Consumption of refined sugars has markedly increased over the past decades(Reference Wolf, Bray and Popkin1). In the Western world, these are mostly consumed under two forms: either as sucrose, mainly extracted from beet, and constituted of one molecule of fructose linked to one molecule of glucose; or as high-fructose corn syrup, which consists in a mixture of free fructose and glucose, the most common form being characterised by a fructose:glucose ratio of 55:45(Reference Hanover and White2). Recently, the drastic increase in high-fructose corn syrup consumption at the detriment of sucrose has raised much concern(Reference Bray, Nielsen and Popkin3). Several authors have suggested that such increase in free fructose consumption may be linked to the development of obesity and the metabolic syndrome. Indeed, both in rodents and human subjects, high-fructose diets (HFrD) lead to hypertriacylglycerolaemia, insulin resistance and accumulation of ectopic lipid in the liver and the muscle, known as intrahepatocellular lipids (IHCL) and intramyocellular lipids (IMCL), respectively(Reference Havel4Reference Lê and Tappy6). These deleterious effects were attributed to the fact that fructose, by bypassing the major regulatory point of glycolysis, rapidly leads to an excess of triose phosphates in hepatocytes, which may be used as substrates for de novo lipogenesis. Several rodents(Reference Carmona and Freedland7, Reference Clark, Rognstad and Katz8) and human studies(Reference Parks, Skokan and Timlin9) have previously shown that fructose was a more potent stimulator of lipogenesis than glucose. However, most of these studies were performed in an acute setting, and it remains therefore unknown whether chronic fructose-induced alterations of lipid homoeostasis are due to specific fructose properties, or are merely the result of energy and/or sugar overloading. The aim of the present study was to compare the effects of a hypercaloric 7-d HFrD v. high-glucose diet (HGlcD) on ectopic lipids, glucose homoeostasis and plasma lipid profile.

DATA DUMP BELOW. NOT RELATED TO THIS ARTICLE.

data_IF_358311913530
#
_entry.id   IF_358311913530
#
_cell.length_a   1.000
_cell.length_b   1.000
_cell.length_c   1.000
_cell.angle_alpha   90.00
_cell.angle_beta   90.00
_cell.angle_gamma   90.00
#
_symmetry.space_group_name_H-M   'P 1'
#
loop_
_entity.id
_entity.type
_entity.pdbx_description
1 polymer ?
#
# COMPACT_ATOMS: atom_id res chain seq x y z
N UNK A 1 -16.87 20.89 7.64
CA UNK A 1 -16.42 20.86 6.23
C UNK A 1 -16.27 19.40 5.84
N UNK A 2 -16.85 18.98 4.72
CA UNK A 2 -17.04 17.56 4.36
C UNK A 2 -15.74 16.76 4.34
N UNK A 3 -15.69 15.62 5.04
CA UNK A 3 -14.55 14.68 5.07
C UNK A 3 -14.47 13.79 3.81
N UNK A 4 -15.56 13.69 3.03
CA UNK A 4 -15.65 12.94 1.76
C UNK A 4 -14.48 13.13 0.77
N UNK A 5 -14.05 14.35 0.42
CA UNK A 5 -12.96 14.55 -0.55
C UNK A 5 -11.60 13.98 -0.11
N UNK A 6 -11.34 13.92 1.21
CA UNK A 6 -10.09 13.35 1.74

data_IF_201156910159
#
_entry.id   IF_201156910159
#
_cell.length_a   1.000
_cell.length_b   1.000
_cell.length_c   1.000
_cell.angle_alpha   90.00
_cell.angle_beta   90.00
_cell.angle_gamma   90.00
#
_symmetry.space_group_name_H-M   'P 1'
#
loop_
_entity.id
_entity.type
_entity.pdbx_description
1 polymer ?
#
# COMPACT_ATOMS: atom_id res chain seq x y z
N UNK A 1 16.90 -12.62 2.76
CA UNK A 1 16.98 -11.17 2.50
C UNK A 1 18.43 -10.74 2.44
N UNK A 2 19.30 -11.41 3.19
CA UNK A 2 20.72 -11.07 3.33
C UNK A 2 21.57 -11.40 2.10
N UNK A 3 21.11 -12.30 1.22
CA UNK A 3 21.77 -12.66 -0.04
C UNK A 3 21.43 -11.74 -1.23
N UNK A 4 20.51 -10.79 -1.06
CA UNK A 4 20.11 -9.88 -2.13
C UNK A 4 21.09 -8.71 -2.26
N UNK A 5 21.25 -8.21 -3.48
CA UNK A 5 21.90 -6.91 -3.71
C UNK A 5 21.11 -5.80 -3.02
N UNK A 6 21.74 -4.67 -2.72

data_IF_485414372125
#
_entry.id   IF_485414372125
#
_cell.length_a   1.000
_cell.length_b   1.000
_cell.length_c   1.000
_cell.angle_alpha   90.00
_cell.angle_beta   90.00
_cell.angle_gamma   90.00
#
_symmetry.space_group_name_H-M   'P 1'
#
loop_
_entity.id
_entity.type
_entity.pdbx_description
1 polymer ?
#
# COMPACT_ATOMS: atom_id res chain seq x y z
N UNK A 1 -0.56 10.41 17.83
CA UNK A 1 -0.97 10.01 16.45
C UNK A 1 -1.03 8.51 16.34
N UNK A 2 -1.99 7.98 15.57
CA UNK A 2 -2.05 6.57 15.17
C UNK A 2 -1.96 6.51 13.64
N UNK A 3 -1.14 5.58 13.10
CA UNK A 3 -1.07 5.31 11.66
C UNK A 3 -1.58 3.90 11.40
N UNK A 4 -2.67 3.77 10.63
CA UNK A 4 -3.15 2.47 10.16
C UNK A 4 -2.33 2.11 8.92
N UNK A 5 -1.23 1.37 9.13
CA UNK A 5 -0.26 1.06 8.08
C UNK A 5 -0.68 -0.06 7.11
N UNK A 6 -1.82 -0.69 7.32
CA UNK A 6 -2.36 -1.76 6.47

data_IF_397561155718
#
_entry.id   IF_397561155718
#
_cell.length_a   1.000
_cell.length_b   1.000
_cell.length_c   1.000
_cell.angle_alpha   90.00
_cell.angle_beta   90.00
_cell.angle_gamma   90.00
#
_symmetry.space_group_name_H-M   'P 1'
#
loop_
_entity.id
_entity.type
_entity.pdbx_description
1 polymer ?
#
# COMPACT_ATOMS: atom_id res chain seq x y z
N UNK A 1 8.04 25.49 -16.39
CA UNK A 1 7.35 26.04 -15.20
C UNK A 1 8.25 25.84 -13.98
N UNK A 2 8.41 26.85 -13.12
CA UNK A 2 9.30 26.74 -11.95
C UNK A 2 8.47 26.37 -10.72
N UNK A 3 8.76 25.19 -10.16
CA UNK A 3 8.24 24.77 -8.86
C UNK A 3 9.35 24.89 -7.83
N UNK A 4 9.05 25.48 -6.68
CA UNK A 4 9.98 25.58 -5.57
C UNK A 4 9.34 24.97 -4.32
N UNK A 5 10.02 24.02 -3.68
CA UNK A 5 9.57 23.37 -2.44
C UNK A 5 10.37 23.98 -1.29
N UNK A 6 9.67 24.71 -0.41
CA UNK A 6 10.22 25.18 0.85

Subjects and methods


Eleven healthy non-smoking male volunteers (24·6 (sem 0·6) years; means with their standard errors) participated in the study. According to a physical examination and a brief medical history, all subjects were in good health with a BMI between 19 and 25 kg/m2 and were moderately physically active ( < 1 h/week). They were not taking any medications and did not regularly consume alcohol or sugar-sweetened beverages.

Study design and diet